When I was in Toronto recently, Dan Sullivan and I had another of our “Life, the universe, and everything” conversations. This time, Dan brought up the old question, “Which comes first, language or thought?,” but added a new twist I hadn’t heard before and pointed out how this relates to the thinking exercises entrepreneurs do in Strategic Coach Program workshops.
So which comes first: language or thought?
The main difference between us and animals, the theory goes, is that we can think. And in order to have thoughts, you need to have some kind of language to contain them.
But which language? About 70 years ago, linguist Benjamin Lee Whorf suggested that a culture’s language shapes what its members are capable—and incapable—of thinking about. Today, linguists dismiss this “Sapir-Whorf hypothesis” as over-simple and, well, kind of racist.
For example, the language of the Hopi people may not have an equivalent to our word “time,” but they do still think about it. And Eskimos don’t have 50 words for snow—because there’s no such thing as an “Eskimo,” just lots of different people living in the Arctic Circle (such as the Inuit and the Yupik). They do, however, have lots of descriptive varieties of the root word “snow” among them.
Perhaps it’s as Noam Chomsky says, that we’re born with an inner language, then later match it up with an external language.
If only we could talk to someone from our own culture who didn’t have words, then did, to find out what they think about all this.
Luckily, we have the writings of Helen Keller, who became completely blind and deaf shortly after being born. She said in her book, The World I Live In, that until her teacher Anne Sullivan introduced her to language, she was an unconscious being in a “no-world.”
So does thought precede language, or is it the other way around?
For our purposes, what matters isn’t linguistics or anthropology, but what works—and one of the things entrepreneurs thank us for is giving them a working language to describe their experiences, their goals, and their challenges. This language helps them think more clearly, communicate better with others, and invent unique solutions for their clientele.
As Dan says, “He who names the game owns the game.”
The “recursive mind”
In our conversation, Dan introduced me to the ideas of author Michael Corballis, who argues that what distinguishes us from animals isn’t language, but our “recursive mind”—that is, our ability to hold thoughts within thoughts.
This capacity, he says, developed as our brains got bigger and gained more short-term memory. It lets us think stacked thoughts such as, “The chair I put in my cottage on Lake Ontario.”
It also allows us to do “mental time travel”—project our thoughts back to the past and forward to the future. This is invaluable to anyone who wants to learn from their experience or create plans and goals.
And, perhaps the most unique human feature of all, our recursive mind gives us the ability to imagine what it’s like to be someone else. If you’re involved in sales, you’ve probably heard the adage, “If you would sell what John Smith buys, you must see through John Smith’s eyes.”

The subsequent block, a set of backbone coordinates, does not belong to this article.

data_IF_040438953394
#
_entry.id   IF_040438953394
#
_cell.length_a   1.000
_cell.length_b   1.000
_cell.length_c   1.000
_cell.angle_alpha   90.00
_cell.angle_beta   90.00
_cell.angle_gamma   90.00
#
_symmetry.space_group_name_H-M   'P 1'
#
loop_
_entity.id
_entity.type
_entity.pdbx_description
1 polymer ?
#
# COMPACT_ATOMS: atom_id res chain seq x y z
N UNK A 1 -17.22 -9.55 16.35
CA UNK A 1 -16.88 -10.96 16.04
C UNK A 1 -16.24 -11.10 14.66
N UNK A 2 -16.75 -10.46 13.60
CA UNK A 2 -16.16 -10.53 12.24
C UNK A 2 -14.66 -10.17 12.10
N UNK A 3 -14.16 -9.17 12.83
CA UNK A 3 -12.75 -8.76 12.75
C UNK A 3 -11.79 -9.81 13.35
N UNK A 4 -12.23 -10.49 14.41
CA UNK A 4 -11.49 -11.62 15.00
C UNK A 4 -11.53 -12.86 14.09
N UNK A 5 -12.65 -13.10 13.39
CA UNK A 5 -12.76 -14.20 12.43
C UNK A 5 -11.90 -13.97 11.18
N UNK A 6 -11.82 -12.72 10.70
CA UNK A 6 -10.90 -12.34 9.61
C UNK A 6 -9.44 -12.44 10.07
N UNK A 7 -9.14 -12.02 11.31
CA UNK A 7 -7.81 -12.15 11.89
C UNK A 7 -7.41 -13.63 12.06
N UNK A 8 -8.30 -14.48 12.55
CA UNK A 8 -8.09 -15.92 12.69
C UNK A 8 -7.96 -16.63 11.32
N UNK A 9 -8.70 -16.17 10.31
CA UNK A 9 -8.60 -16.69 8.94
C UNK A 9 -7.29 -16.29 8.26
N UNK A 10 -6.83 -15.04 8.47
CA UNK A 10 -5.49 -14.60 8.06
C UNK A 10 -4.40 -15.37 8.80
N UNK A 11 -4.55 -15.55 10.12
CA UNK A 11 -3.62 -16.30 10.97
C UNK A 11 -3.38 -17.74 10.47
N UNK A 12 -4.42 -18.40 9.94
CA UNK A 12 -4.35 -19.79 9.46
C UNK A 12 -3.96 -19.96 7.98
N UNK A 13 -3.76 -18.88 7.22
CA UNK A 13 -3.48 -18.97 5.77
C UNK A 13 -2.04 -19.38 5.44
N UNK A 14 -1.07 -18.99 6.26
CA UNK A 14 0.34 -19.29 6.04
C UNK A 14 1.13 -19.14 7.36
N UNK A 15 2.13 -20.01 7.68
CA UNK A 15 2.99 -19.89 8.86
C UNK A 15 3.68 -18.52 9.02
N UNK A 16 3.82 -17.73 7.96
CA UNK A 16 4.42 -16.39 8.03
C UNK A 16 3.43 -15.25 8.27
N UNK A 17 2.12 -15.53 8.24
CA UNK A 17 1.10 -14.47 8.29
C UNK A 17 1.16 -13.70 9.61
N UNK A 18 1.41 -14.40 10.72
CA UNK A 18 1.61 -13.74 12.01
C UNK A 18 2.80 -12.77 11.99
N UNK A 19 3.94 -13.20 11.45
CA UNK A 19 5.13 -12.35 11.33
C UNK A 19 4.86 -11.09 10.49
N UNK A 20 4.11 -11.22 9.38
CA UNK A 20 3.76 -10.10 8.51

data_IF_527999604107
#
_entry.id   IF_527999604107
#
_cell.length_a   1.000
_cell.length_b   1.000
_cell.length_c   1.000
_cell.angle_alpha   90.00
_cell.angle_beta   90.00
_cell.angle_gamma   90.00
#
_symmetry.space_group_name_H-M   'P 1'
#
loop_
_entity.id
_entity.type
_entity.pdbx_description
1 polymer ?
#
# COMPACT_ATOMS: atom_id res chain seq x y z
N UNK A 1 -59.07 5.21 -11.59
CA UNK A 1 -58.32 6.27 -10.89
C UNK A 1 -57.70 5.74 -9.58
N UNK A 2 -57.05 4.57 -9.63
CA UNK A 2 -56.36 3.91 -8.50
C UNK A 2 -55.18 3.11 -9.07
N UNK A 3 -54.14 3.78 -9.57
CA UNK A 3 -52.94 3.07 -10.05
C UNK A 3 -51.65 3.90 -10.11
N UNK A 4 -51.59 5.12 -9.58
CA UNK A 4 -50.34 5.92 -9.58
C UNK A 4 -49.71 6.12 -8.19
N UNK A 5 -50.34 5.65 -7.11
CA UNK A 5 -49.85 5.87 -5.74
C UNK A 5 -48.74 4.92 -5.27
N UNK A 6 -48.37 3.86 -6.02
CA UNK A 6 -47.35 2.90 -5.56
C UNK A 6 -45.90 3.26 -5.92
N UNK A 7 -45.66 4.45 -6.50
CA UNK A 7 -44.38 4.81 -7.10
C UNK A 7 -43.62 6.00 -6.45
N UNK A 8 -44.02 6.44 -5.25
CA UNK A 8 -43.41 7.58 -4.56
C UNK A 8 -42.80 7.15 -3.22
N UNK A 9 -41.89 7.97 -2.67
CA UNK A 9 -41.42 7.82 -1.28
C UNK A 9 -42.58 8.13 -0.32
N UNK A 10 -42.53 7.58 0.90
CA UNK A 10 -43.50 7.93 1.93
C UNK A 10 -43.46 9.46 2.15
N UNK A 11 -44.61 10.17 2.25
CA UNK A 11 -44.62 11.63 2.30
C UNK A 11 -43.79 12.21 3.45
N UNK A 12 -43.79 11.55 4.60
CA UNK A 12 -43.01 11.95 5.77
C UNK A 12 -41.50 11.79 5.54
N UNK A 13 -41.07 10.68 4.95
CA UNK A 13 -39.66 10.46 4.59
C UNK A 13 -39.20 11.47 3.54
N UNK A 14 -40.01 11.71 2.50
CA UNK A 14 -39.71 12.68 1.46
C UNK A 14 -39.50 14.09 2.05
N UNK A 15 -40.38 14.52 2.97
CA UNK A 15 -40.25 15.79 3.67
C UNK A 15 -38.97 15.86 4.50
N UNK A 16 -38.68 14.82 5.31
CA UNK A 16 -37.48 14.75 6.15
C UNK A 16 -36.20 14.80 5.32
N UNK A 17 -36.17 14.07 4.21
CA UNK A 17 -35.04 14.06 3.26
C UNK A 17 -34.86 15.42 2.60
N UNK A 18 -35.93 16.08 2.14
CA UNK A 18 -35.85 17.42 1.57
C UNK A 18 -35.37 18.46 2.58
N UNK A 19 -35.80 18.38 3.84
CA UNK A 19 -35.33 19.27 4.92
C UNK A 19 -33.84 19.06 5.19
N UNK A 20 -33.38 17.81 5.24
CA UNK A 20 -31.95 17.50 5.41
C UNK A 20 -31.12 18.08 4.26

We ask you to think in boxes
There are so many things to think about today that it’s easy to feel overwhelmed. That’s why, Dan says, “we get people to think in boxes”: In our workshops, entrepreneurs use a variety of paper forms, each designed for a specific purpose.
“We constrict what you have to think about,” he says, “but then you can think anything you want inside that box and create yourself out of the box. You’ve got two minutes—go!”
Look into any Strategic Coach workshop, and you’ll see a lot of recursion going on: people pausing to think about their ideas, experiences, plans, and relationships, and making conscious choices about what to improve, do more of, or do instead.
Why on paper?
More and more of our tools are available online to our clients, yet there’s something special about the experience of writing on paper.
Cartoonist and writer Lynda Barry worries about what might be lost as schools stop teaching children handwriting: “ … part of the brain connected with language (Broca’s area) is activated when we write by hand, but it’s not activated by keyboard work. There are also studies that show we are able to remember things we write by hand more readily than if we type them.”
As a cartoonist and writer myself, I keep going back to paper because I find it allows a bigger, more open-ended kind of thinking than I can do using software written by other people. Paper invites thoughts, focuses them, and allows you to see a spatial, physical relationship between them. This, in turn, gives you a better ability to integrate your existing thoughts and discover new ones.
Create your own wisdom
Dan says, “Anytime you articulate your experience for yourself, you create wisdom.” So the next time you’re faced with a new possibility, decision, or challenge, pull out a piece of paper and use it as a thinking space. Create grids, doodles, mind maps—anything to externalize your mental processes and literally give them form.
The dialectical exchange between you and a piece of paper is one of the simplest, most powerful ways to understand, refine, and improve your thinking so you can take confident and effective action in your life.
Illustrations by Hamish MacDonald.
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